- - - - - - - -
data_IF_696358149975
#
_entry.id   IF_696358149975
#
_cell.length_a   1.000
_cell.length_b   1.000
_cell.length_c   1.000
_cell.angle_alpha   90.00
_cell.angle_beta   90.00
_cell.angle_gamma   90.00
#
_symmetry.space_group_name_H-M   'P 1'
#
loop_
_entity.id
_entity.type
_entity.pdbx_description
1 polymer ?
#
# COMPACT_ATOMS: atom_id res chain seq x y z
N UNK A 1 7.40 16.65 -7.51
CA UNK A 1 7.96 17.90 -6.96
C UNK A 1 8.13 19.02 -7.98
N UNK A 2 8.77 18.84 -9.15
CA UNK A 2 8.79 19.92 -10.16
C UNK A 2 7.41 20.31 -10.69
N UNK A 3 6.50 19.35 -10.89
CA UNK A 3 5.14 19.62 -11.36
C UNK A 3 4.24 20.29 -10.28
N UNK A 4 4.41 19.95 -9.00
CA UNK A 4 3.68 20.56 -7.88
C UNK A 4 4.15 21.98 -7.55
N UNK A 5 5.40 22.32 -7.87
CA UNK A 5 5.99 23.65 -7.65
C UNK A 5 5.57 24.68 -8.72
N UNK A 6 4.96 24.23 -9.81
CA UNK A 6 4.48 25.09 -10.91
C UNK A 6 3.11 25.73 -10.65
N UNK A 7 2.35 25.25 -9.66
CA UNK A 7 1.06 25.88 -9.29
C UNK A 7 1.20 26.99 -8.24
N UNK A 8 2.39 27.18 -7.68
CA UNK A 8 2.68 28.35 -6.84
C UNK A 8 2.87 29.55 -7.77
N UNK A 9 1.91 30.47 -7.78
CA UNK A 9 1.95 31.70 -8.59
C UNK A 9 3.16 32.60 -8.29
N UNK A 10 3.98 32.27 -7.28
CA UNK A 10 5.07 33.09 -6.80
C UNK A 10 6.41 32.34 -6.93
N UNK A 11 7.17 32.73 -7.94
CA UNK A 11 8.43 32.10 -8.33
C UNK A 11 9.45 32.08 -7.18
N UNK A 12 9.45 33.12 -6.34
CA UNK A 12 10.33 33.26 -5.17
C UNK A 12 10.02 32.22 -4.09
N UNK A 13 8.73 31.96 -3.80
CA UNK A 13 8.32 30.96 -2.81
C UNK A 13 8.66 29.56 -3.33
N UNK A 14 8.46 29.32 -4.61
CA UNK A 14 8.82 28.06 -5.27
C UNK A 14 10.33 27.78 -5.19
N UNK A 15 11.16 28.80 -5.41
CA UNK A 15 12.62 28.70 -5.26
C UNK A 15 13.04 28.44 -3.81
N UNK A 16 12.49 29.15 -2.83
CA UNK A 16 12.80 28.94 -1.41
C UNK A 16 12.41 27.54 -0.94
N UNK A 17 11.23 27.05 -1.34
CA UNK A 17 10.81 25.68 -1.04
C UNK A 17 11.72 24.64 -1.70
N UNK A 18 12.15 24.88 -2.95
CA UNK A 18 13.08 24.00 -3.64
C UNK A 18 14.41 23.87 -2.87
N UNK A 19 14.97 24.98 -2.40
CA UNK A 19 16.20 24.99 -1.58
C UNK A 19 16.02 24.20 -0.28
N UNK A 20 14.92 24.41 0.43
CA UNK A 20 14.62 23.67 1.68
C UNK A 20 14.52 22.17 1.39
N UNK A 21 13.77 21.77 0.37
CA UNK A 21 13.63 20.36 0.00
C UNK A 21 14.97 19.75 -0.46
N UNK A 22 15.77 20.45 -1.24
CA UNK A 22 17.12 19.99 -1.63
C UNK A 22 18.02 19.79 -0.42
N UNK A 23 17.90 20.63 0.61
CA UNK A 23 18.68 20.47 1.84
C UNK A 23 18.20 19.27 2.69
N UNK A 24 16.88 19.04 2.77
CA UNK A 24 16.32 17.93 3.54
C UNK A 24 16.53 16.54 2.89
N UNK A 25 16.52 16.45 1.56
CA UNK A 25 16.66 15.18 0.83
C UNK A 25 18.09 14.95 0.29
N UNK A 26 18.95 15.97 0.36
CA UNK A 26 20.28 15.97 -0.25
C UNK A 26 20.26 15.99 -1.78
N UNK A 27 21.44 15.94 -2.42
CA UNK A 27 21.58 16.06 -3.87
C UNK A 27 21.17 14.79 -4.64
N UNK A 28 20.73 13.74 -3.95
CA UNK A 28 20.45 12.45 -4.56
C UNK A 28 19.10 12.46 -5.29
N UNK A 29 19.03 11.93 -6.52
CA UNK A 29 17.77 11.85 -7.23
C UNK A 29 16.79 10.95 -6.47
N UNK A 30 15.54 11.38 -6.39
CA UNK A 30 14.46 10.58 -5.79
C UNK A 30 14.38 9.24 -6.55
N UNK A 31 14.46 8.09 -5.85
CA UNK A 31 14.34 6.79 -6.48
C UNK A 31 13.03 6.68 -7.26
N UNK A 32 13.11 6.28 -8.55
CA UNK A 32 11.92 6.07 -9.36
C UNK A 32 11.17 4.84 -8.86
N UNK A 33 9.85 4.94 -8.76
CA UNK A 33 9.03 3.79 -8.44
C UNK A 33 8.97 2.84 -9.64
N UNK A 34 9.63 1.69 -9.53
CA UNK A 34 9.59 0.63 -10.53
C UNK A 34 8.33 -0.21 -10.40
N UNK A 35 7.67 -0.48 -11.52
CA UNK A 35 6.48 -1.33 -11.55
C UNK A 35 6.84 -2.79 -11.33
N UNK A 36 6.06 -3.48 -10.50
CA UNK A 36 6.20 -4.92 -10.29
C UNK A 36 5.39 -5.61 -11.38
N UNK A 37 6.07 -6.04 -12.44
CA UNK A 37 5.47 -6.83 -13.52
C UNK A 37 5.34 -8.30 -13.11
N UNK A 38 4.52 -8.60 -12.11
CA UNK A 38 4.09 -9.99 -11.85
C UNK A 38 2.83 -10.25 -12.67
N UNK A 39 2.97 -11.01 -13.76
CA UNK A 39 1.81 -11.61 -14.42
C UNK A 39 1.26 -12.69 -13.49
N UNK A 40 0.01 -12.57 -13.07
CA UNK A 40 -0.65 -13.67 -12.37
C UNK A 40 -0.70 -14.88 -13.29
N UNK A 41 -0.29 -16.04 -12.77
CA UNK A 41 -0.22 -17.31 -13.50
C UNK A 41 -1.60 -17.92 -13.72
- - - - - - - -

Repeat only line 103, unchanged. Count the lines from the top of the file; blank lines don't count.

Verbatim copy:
CA UNK A 28 20.45 12.45 -4.56